The weather was slightly cloudy, but surprisingly pleasant for January. Throngs of women of varying ages clustered around, carrying a homemade signs with a variety of slogans: “The future is female”. “Respect my existence or expect resistance”. “Keep your tiny hands off women’s rights” It was the second year of the Women’s March–this version called “March on the Polls”–and as before, women had come from around the country to participate and protest, even in the midst of a government shutdown. The atmosphere was somewhat different from the inaugural march, though. Where the first Women’s March felt like a massive outpouring of anger, pain, and mutual support (with some humor thrown in), this second iteration was determined, clear-eyed, and focused. The goal? Turning the electoral tide in the midterm elections, and electing more women to office.
The Women’s March first came out of the election of Donald Trump to the presidency of the United States. His election–and his admitted sexual assault–angered many women. In response, a woman in Hawaii named Teresa Shook posted in the Pantsuit Nation Facebook group the suggestion that like-minded individuals march on Washington in protest of the then president-elect and his policies. In a prime example of social media virality, the post grew in popularity to the point that a panel came together to organize a formal event, scheduled to take place the day after the inauguration.
The 2018 march featured a diverse range of speakers, though not all of them were audible from the far reaches of the gathered crowds. The list of speakers included disability rights activist Judith Heumann, Fairfax County NAACP President Kofi Annan, and Senator and former Vice Presidential nominee Tim Kaine (D-VA), among others. Largely, the speeches hit similar notes: the work doesn’t end here. Focus on the midterm elections. Make the movement inclusive. Run for office. Following the speakers, the throng marched down Independence Avenue towards the White House.
In the scholarly literature on resistance to authoritarian movements, marches play one role in the broader pushback. Part of what makes the Women’s March different is that there is still wide disagreement about the extent of democratic backsliding that has followed the most recent presidential election, as well as regarding its causality. In their book How Democracies Die, political scientists Steven Levitsky and Daniel Ziblatt lay out their guidelines for such an assessment: when a politician
- Rejects the rules of democracy
- Delegitimizes their opposition
- Tolerates or encourages violence, or
- Shows a willingness to limit the civil liberties of opponents, including the media
It’s a cause for genuine concern about the state of democracy. The men and women who marched were similarly concerned, and decided that marching on Washington–or participating in one of the many sister marches around the country–was a good start.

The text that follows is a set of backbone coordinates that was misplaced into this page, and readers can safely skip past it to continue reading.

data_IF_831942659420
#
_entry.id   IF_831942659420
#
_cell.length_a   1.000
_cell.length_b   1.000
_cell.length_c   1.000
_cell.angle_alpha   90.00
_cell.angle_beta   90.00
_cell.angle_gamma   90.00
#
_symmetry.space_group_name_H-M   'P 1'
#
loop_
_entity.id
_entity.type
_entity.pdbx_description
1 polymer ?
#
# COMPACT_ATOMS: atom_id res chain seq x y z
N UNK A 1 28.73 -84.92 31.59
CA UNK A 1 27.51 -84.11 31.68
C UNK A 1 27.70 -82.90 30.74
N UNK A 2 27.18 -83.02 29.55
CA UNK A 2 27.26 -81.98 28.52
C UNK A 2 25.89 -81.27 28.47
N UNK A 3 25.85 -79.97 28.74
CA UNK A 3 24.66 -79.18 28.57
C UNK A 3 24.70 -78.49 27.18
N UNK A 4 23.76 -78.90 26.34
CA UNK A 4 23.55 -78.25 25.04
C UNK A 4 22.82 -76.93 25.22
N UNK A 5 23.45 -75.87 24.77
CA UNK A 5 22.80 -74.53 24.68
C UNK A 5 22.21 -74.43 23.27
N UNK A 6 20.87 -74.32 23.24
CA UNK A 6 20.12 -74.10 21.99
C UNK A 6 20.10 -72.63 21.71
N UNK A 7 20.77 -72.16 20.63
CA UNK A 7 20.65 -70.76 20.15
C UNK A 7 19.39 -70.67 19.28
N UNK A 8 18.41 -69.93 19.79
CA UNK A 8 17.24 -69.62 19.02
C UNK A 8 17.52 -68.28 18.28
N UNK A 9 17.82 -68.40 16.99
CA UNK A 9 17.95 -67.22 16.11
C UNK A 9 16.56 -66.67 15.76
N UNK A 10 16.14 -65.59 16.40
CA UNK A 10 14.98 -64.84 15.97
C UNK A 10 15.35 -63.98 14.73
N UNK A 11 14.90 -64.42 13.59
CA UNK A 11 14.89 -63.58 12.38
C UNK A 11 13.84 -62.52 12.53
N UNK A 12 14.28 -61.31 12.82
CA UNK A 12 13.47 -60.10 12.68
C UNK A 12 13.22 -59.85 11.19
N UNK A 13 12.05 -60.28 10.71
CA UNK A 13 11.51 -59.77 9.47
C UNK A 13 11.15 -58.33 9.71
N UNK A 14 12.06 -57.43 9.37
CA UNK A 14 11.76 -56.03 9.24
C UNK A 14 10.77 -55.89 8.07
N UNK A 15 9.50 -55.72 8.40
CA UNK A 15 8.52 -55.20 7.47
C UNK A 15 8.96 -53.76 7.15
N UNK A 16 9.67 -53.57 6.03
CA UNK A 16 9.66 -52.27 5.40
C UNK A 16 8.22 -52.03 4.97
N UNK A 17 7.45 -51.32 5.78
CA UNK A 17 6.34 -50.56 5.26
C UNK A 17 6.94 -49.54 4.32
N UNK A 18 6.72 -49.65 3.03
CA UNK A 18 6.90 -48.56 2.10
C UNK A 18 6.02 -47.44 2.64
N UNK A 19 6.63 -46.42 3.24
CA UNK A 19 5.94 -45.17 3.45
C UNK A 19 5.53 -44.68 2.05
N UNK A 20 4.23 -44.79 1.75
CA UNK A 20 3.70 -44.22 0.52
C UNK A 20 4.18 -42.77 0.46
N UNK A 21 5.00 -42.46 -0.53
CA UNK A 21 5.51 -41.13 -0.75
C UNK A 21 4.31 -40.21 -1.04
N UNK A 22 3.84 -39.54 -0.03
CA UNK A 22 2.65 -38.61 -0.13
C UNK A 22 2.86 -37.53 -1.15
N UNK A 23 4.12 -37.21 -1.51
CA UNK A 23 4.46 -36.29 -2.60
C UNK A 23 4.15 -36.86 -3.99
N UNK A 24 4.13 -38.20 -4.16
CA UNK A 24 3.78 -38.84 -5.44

Some of them have even decided to run for office. According to estimates from the Associated Press, more women than ever are running for positions in the U.S. House of Representatives, with an estimated total of 309. This does not include the number of women running for other positions around the country, whether they are running to become the governors of Georgia or New York, or running for their local city council. Many of these women have been inspired by the most recent presidential election, deciding that things won’t change for women’s rights if women aren’t, as the song says, in the room where it happens. Political action committee Emily’s List, which is dedicated to electing pro-choice women to office, has seen those increases firsthand, as the number of inquiries for their campaign trainings spiked in the aftermath of the 2016 presidential election.
As the Women’s March entered its second year, there was an important marker of growth: from the beginning, it was deliberately intersectional. Concerns about whitewashing the resistance movement were part of the nascent march organization for 2017; the initial board of organizers was entirely white, and after voting results showed that 53% of white women voters chose Donald Trump, there were many activists of color who did not trust that this march would lead to meaningful change in outcomes for ethnic minorities, as well as for people with disabilities, LGBTQIA people, and other marginalized identity groups. For 2018, diverse representation among various axes was included from the beginning, showing how the movement has grown in the intervening months.
It remains to be seen how much events like the Women’s March will impact results at the polls, particularly given the state of issues like partisan redistricting, voter suppression, and garden-variety enthusiasm to turn out on Election Day. Still, part of what journalists and observers are noting is that the Women’s March isn’t only the march day. There are signs of community building among march participants: people are getting involved at the local level, running for office, supporting candidates they care about, and organizing around policy platforms rather than personalities. Even without winning every race under contestation, that continued, sustained engagement is a positive sign in the fight against democratic backsliding.
Photo Credit: Mobilus in Mobili, Creative Commons License